The Book Club

“Could I Do That?’

Dear Chris:

You know how David Letterman will sometimes wave and say, “Goodnight, everybody!” two minutes into his show? I am tempted to do that right now, because in your last dispatch I think you’ve captured the essence of Solomon’s book–what is powerful about it and what is unnerving in a way he might not have foreseen. But hey, we’re professionals, so let me react to and complement some of your comments, starting with what you rightly call the most harrowing portion of the book.

By the end of the book, it does seem clear that his mother’s death must have been the organizing event in Solomon’s emotional life. Of course we can’t know that from outside. But the episode, as he describes it very late in the book, is so wrenching as to place in an entirely different light his brief mention of it very early in the book, when he begins telling his own tale:

“I did not experience depression until I had pretty much solved my problems. My mother had died three years earlier and I had begun to come to terms with that; I was publishing my first novel …”

Solomon was in his late twenties when his mother died. That is younger than usual for this inevitable trauma–but not so young as to explain, in itself, why he might still be wrestling with it three years later. The real explanation, as you suggest, must involve the actual process of her death. Solomon, his brother, and his father gather around his mother’s bedside at home. She is in agonizing pain from ovarian cancer and has no medical reason for hope. She has hoarded Seconal tablets–and with her family’s foreknowledge, swallows 40 of them. “Then we had about forty-five minutes, while she said all the last things she had to say, and we said all the last things we had to say.”

I can’t bring myself to quote or even paraphrase the subsequent passages. (I do, still, wonder how he can recreate all of it verbatim. Given that it happened many years before he started the book, he couldn’t have been running a tape recorder for research purposes, and that would be too ghoulish in any case. Was there a tape recorder because it was so fundamental a family event? Perhaps. Was it simply so indelible that every word stuck in his mind? Perhaps, too. Tomorrow I’ll explain the reason for my larger curiosity about research methods.)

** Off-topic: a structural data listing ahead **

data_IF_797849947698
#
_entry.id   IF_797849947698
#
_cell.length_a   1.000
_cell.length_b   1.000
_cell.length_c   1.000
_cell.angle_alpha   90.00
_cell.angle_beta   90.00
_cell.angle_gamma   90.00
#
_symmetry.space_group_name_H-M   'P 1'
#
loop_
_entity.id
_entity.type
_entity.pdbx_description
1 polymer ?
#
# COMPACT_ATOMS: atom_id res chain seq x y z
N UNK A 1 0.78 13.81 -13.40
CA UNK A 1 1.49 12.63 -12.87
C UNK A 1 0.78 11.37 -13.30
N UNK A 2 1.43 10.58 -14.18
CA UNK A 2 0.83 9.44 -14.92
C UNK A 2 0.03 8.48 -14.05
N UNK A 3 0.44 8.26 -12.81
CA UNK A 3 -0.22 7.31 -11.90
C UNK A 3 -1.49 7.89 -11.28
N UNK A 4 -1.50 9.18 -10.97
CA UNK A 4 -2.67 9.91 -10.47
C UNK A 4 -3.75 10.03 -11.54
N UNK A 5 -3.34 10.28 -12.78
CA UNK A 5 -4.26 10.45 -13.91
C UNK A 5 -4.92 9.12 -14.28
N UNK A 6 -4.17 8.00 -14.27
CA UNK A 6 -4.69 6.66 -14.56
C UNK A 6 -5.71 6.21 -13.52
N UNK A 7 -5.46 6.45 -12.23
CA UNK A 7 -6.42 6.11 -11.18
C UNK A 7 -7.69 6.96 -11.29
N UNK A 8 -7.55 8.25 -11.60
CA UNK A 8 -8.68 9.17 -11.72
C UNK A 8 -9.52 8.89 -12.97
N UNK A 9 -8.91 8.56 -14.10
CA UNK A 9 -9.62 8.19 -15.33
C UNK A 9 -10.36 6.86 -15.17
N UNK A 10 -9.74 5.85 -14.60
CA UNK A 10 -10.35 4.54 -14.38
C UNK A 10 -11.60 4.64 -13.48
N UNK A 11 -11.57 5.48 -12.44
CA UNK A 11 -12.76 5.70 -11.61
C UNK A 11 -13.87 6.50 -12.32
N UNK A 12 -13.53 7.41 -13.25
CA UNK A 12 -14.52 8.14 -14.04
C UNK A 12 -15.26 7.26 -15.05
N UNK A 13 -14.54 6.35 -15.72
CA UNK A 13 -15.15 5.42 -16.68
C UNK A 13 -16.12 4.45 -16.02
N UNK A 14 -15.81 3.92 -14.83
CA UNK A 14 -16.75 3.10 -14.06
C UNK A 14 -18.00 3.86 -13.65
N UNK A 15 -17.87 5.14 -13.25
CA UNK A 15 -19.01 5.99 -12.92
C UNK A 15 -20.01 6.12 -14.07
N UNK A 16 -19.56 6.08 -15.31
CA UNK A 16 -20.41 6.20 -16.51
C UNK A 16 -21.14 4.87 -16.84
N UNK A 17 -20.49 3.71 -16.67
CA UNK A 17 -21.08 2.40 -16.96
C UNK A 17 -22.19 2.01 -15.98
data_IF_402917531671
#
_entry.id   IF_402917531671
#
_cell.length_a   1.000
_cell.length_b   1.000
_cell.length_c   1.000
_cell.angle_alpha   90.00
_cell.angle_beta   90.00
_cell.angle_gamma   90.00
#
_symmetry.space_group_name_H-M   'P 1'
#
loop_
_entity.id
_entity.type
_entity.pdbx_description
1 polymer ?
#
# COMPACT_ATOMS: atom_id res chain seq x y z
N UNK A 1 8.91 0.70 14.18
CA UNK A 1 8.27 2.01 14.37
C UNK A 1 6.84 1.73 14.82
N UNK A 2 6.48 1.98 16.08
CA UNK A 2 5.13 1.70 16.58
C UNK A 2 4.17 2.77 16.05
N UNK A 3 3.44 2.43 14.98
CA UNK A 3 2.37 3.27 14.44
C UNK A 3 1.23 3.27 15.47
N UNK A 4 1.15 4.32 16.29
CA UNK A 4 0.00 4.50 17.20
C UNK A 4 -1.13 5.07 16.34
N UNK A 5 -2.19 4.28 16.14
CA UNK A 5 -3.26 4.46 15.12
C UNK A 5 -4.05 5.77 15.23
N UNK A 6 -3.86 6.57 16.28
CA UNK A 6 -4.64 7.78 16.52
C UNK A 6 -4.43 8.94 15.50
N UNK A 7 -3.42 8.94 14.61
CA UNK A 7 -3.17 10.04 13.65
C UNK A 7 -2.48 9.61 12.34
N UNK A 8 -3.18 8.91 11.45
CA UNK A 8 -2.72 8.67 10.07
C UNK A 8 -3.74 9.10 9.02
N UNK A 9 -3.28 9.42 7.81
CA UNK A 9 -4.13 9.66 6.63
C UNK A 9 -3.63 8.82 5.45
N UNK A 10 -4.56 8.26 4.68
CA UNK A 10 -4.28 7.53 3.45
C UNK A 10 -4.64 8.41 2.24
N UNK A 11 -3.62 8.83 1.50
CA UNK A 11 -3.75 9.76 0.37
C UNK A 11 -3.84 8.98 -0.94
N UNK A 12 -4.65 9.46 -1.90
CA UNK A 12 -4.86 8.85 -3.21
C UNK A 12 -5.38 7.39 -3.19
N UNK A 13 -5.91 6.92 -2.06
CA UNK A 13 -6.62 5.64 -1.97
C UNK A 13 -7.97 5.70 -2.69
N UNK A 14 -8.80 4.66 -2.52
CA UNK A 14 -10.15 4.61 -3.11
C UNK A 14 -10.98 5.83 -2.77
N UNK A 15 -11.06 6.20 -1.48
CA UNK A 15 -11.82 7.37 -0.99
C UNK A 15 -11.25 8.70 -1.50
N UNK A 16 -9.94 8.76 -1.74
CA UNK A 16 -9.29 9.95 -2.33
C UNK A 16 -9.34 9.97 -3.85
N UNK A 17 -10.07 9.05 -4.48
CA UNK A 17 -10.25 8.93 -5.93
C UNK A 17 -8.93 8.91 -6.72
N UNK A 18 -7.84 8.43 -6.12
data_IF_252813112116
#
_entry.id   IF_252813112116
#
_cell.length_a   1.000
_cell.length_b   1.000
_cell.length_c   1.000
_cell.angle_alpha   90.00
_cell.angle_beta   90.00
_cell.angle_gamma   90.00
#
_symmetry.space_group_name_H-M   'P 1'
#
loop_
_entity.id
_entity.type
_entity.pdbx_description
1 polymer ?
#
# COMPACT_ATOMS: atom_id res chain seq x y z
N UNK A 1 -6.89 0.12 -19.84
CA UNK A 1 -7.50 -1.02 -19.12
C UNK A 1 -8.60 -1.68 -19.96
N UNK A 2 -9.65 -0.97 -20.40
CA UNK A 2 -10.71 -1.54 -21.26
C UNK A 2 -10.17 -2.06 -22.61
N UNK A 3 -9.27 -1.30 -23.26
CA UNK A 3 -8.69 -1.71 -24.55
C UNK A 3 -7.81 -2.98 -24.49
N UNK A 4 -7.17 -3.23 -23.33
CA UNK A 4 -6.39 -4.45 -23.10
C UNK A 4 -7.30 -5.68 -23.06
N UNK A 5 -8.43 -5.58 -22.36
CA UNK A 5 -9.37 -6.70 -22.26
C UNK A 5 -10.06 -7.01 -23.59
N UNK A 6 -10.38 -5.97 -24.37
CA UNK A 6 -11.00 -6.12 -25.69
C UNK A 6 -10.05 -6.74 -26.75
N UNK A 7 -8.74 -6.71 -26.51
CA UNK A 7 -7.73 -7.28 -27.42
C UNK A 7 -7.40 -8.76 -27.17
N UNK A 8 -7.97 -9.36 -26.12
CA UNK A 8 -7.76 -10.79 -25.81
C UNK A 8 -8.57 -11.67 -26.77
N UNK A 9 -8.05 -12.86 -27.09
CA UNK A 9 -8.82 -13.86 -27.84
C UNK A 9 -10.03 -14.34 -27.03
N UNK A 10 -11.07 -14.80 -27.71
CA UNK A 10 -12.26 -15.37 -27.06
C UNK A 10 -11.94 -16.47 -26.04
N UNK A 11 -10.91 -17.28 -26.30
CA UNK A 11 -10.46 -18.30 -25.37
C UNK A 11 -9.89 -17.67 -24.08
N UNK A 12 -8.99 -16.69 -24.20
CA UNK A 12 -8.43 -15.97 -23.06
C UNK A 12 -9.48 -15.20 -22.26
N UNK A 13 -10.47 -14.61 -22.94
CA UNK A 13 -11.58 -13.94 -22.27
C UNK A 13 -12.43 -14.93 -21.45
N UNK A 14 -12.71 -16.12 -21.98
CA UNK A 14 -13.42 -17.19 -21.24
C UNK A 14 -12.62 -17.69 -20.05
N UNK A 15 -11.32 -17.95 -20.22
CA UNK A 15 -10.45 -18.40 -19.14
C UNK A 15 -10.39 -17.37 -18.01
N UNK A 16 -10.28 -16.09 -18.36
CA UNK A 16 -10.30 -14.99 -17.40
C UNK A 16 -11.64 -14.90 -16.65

Here is where I think the book may have an unintended effect. It subject, obviously, is depression, but if it starts a debate I bet it will be about assisted suicide. Not the right of people to take their own lives, but the involvement of anyone else, from Jack Kevorkian to the dearest loved ones, in that process.

Until reading this book, I hadn’t quite so vividly imagined the difference between the person deciding it is too painful to go on and those you describe as “accomplices.” Much of the book, with its descriptions of suffering people looking for ways to feel better, will inspire empathy in most readers and, ideally, courage in those wrestling with despair. But the assisted-death scene forces readers to take sides. We won’t all deal with depression, but we will all face the deaths of parents, spouses, or if we are terribly unlucky, children. Readers will end up asking themselves: Could I do that? Could I watch my mother, my father, my husband or wife swallow the pills and then sit and talk as the lights go out? My answer is no–although who knows what I might say when the moment comes. I could imagine myself being in terminal agony, and needing relief. I cannot imagine my children watching. My real point is: A book about depression may be remembered for getting people arguing about assisted suicide.

Let me respond to one other point, saving for the last round a summary of ways this book changed my view of the world. You’re entirely right to say that everyone has tasted depression; the Depression that Solomon describes becomes different in nature because of its different scale. The reason I was so struck by the passage I mentioned yesterday–” when the simple fact that we exist in a transient world seems paralyzingly sad”–is that this exactly explains the moments when I think I will cry. In the last 25 years I’ve lived in a dozen different places. In principle I like the density of experience these frequent moves create. Life seems richer, longer, because of the variety. But when each change occurs I am ineffably sad–depressed–because it seems a miniature death. I won’t sleep in this bed any more, sit on this porch, walk down this street.

We all have moments of feeling this way–and Solomon makes a strained case for the evolutionary “advantage” to human beings of this capacity for grief. (Essentially: Love is important to preservation of the species; grief comes from the loss of attachments; therefore “perhaps the anticipation of grief is critical to the formation of emotional attachments.” Perhaps.) But he is very convincing in depicting the difference between the temporary buffets everyone suffers and the bottomless despair that seized him.

That’s all for now. Goodnight, everybody!